Visiting a house to meet with a friend that still has the mortal remains of the next of kin has always been difficult to me. Anything and everything ever said to anyone in these situations has always sounded hollow. Both at the time of utterance and at the time of reminiscence. Can’t ask what happened. I knew what happened. My friend has been appraising me on a daily basis. Can’t say, “Good he didn’t suffer much”. To me, it sounds like disrespecting the departed soul and playing God at the same time. Can’t find the right words of consolation. I don’t know whether he needed any.
This confusion engulfed me as usual. What do I tell him when I meet him? I have walked into the place of bereavement more often than I would like, but I never once found an answer. My friend was not there when I entered the house. His father’s ailment has eaten the old man when he was alive. He must be weighing less than forty kgs. So fragile. Not the Sethu Mama I knew. Though I knew about it, the sight was too much, and I was not prepared for it. It hurt. It really did. I moved out.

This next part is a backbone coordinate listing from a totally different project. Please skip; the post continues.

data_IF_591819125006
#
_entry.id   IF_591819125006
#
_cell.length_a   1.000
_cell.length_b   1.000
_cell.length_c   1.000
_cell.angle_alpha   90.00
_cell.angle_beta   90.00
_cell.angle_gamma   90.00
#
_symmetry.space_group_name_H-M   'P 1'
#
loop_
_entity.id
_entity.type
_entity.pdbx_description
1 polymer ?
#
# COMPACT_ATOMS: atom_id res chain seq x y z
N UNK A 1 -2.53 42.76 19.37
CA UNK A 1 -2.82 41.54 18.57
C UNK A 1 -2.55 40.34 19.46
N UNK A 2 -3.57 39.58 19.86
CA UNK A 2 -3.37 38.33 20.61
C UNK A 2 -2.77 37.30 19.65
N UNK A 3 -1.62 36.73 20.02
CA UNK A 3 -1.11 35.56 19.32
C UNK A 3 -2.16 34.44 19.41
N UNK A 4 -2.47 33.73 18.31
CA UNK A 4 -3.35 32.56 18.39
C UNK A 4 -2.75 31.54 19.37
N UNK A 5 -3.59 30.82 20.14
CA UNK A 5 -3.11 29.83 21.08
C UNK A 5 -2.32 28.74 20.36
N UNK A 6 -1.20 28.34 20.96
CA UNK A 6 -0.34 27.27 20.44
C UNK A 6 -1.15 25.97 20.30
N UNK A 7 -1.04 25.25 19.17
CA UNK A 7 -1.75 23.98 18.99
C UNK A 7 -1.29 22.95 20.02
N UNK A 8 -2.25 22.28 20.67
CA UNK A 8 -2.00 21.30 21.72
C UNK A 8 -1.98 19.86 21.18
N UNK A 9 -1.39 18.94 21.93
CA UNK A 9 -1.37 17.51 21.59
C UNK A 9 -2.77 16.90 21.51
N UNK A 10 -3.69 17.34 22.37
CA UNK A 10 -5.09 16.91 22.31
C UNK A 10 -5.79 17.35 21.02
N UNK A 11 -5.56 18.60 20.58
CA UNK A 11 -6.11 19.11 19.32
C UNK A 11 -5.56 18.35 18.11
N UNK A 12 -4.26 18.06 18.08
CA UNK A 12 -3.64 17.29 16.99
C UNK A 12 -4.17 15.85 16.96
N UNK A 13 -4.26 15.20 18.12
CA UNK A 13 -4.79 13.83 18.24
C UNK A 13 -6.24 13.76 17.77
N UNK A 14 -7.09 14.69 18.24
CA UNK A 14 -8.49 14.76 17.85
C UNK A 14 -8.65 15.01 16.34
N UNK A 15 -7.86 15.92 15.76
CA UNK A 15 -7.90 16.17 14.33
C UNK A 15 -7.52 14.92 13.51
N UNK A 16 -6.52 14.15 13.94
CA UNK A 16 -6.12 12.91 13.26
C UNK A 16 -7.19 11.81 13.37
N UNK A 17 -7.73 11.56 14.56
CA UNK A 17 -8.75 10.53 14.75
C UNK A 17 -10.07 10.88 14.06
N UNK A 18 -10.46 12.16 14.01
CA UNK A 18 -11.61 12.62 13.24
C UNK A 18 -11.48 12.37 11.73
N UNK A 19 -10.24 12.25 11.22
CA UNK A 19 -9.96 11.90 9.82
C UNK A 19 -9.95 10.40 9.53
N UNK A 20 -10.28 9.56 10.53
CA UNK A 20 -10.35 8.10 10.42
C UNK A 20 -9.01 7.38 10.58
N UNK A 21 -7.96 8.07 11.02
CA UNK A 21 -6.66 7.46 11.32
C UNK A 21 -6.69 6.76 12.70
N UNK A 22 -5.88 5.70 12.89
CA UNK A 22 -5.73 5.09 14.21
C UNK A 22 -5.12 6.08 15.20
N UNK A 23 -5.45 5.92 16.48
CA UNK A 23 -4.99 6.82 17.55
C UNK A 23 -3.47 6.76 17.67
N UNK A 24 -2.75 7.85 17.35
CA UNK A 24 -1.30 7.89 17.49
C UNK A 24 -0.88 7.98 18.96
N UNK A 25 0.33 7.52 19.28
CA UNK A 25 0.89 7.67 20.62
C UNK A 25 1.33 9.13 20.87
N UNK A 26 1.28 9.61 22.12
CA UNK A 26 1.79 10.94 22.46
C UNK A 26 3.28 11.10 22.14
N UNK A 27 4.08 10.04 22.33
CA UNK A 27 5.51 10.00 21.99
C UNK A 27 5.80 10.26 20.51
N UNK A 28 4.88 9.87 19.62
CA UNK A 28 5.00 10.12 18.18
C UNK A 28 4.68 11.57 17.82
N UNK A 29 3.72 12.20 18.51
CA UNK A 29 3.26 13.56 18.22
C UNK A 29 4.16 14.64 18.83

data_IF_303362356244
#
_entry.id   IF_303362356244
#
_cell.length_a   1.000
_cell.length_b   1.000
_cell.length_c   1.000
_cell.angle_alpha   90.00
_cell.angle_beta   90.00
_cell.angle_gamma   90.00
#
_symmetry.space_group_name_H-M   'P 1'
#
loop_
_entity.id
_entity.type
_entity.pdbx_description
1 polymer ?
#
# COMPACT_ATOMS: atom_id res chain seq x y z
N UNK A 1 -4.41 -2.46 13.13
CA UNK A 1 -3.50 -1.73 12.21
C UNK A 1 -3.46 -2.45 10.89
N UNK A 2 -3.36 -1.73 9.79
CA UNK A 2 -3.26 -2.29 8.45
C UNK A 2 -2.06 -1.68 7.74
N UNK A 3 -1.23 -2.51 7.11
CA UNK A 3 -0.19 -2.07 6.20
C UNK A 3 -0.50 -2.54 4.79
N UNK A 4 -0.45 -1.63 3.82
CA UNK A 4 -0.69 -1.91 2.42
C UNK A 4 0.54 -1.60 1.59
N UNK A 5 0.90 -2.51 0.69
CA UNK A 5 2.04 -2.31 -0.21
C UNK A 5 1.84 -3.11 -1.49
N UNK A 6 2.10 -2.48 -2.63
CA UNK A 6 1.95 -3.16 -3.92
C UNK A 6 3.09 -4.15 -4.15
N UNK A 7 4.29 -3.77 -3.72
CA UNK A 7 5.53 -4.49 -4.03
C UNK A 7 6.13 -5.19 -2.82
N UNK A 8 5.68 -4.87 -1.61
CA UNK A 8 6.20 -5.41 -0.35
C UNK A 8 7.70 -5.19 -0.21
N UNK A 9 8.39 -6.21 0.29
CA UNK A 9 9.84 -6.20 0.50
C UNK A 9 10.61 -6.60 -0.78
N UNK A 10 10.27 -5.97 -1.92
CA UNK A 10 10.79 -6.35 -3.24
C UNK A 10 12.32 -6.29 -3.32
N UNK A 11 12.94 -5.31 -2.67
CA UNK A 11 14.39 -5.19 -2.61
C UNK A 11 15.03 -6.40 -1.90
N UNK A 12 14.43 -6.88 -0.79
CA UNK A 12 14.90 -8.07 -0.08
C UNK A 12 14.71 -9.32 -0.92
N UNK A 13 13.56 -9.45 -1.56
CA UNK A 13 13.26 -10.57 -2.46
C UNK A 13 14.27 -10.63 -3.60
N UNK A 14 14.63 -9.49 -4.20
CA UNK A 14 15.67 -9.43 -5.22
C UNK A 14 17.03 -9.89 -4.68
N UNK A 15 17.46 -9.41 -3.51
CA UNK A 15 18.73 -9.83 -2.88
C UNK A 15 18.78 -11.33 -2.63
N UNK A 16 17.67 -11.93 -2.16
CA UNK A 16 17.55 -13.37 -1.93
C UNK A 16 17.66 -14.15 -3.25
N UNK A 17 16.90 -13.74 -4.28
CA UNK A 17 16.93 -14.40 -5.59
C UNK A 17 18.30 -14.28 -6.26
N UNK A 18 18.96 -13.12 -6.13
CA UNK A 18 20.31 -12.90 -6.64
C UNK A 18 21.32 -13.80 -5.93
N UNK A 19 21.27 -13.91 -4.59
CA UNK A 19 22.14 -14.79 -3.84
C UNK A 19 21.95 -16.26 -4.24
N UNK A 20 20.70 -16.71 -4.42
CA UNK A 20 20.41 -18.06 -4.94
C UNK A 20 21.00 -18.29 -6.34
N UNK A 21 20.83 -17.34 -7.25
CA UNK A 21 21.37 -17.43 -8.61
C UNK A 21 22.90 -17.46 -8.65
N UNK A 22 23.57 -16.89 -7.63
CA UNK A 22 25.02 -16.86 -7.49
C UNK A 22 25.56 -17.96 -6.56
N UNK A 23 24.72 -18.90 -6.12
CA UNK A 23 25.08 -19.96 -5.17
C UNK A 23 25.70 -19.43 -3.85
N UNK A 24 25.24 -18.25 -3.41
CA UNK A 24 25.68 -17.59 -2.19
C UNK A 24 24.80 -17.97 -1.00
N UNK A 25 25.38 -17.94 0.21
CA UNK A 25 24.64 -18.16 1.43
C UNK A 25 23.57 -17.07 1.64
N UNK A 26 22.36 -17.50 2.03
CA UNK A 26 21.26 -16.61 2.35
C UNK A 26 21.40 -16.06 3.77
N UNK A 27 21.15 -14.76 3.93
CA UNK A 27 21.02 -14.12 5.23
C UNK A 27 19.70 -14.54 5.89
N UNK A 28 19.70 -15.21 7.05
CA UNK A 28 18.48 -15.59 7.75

“Not returned yet?” Someone was asking someone else.
“Ram?”, I asked the asker.
“He has gone to fetch water from Cauvery. Will come back soon”.
“Where? Chintamani?” Absurdity of the question struck me immediately. What difference does it make, whether it is Ammamandapam or Chintamani. Ram has gone to fetch water somewhere along the banks of river Cauvery in Trichy. I have nothing else to do till he returns. His son and wife were not to be seen either.
“Kambarasampettai”, he said, and he hastily added, “He will come back soon”.
Don’t worry Sir, I am not likely to go anywhere, anytime soon.
There was a bench in front of the house. Barber shop bench! I looked at it fondly. A bench that would accommodate four. Coffee powder colour bench polished with a smooth surface. Polished by people sitting all the time. Embellished by Rani magazine and the titillation provided by it. Kurangu Kusala and Anbulla Ali, Dinathanthi and Malai Murasu induced MGR-Karunanidhi-LTTE politics which we never cared about, in adolescence and in early youth… I went and sat there.